"We do not know what Psyche looks like," Elkins-Tanton said. "I always joke that it's shaped like a potato because potatoes come in many shapes, so I'm not wrong. But we're going to find out when we get there."

The Psyche mission, originally scheduled to launch in October 2022, has faced its share of delays.

Last year, there wasn't enough time to conduct a full checkout of the spacecraft's flight software to ensure it was ready before the 11-week launch window closed. And this year's launch window was pushed from October 5 to October 12 to give engineers enough time to adjust the temperature limits of the nitrogen cold gas thrusters on the spacecraft, which will be used to orient it in space.

"There would have been a potential risk of overheating the thrusters and so it was a serious issue that we had to deal with," said Henry Stone, Psyche project manager at NASA's Jet Propulsion Laboratory. "And we would have probably discovered that right away had we not caught this and done the due diligence."

The Falcon Heavy rocket powered the beginning of the spacecraft's long cosmic journey before separating. Falcon Heavy's side boosters landed back at Cape Canaveral Space Force Station in Florida, causing a sonic boom that could be heard by local residents, and will be used for future missions.

Once in space, the team will spend three to four months going through initial checks of the spacecraft and its instruments.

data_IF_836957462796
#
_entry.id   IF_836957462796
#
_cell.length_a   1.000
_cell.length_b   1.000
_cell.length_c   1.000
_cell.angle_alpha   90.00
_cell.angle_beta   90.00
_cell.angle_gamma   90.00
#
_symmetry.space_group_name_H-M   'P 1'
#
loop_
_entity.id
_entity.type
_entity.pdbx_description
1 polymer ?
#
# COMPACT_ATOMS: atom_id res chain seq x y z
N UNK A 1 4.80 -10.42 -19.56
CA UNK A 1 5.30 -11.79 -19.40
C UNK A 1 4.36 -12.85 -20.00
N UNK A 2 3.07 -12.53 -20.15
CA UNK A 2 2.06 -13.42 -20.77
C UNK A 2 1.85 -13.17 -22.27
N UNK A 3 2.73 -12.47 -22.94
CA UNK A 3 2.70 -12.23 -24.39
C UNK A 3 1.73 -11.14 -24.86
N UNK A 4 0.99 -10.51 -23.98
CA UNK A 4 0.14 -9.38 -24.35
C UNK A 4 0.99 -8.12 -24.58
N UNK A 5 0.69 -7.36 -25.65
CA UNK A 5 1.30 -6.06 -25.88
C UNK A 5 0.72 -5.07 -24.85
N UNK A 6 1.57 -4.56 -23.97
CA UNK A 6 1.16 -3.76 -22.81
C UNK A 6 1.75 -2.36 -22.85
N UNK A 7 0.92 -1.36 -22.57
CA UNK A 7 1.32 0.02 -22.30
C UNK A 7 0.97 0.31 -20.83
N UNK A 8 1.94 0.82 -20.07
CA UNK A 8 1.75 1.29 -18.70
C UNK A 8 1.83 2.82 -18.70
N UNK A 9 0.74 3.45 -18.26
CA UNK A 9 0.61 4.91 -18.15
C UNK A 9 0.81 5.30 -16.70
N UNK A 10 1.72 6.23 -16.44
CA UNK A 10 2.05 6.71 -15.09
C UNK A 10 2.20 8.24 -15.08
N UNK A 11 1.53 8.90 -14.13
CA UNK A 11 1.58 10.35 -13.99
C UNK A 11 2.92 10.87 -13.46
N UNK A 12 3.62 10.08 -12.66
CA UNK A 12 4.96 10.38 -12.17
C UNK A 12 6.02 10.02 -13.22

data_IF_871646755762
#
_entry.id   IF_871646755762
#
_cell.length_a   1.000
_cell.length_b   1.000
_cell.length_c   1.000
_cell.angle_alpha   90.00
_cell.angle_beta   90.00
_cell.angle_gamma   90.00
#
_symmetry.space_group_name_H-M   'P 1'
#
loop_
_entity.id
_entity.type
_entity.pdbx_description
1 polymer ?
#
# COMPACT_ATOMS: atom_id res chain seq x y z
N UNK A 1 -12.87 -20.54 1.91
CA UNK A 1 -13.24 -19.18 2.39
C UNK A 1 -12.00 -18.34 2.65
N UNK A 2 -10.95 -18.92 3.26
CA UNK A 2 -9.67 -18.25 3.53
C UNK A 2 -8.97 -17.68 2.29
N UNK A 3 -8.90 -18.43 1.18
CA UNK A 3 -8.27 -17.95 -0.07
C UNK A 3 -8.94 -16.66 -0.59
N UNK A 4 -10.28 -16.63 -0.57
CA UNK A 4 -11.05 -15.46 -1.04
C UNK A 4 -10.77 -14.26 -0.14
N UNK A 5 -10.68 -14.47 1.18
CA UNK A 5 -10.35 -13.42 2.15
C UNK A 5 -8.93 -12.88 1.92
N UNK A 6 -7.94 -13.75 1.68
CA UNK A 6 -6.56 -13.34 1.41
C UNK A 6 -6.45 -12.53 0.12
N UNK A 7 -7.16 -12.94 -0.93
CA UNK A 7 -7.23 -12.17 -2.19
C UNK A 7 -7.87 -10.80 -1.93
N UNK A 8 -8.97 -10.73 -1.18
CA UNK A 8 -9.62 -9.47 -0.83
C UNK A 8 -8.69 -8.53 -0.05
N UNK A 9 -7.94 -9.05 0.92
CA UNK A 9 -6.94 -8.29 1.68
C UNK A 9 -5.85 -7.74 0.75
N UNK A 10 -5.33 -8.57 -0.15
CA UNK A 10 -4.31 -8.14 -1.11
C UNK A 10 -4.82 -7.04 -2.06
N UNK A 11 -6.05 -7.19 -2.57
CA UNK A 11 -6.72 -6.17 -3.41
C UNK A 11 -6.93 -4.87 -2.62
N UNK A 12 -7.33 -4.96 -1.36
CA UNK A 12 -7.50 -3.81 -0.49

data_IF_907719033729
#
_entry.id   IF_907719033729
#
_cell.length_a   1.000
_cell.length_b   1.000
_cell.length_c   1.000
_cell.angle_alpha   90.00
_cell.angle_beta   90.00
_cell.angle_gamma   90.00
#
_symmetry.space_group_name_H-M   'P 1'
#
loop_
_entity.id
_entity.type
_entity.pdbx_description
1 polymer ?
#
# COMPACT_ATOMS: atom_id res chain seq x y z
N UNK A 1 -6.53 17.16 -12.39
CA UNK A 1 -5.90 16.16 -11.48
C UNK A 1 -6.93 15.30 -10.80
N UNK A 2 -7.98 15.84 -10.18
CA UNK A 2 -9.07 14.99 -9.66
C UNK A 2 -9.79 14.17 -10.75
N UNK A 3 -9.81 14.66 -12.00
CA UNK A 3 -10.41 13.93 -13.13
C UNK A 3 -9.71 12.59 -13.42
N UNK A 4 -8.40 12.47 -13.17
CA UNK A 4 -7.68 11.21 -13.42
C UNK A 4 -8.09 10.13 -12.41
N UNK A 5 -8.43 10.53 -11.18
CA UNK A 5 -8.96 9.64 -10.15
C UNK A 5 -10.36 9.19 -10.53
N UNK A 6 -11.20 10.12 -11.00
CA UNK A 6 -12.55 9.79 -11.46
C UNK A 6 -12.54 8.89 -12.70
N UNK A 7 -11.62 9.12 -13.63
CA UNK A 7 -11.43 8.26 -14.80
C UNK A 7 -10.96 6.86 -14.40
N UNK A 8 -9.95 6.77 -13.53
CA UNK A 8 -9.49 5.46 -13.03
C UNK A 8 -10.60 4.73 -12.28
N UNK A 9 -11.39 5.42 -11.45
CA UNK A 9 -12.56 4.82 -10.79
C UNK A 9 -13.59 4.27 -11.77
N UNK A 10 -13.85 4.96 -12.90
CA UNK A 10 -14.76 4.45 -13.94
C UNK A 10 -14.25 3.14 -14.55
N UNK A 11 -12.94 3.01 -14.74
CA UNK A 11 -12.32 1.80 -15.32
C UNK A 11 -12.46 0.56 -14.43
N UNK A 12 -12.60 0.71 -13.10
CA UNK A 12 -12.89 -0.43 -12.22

To accomplish the rest of the mission, the van-size spacecraft will rely on its new solar electric propulsion system, powered by Hall-effect thrusters, Oh said. The thrusters will utilize the spacecraft's large solar arrays and "use electricity to ionize xenon gas and accelerate those charged ions through an electric field to very, very high speeds," Oh said.

The result: a speed five times faster than that of the fuel released in a regular chemical rocket.

The Psyche spacecraft will arrive at Mars in May 2026 and use the planet's gravity to effectively slingshot its trajectory to Psyche. The mission will arrive at the asteroid in late July 2029 and spend 26 months orbiting the asteroid to map its surface, take images and determine whether Psyche truly is a metal core. The spacecraft will use different orbits around the asteroid, going from 440 miles (708 kilometers) away to just 40 miles (64 kilometers) above the surface.

The Psyche mission's imagers will begin transmitting data to Earth as soon as the spacecraft spots the asteroid.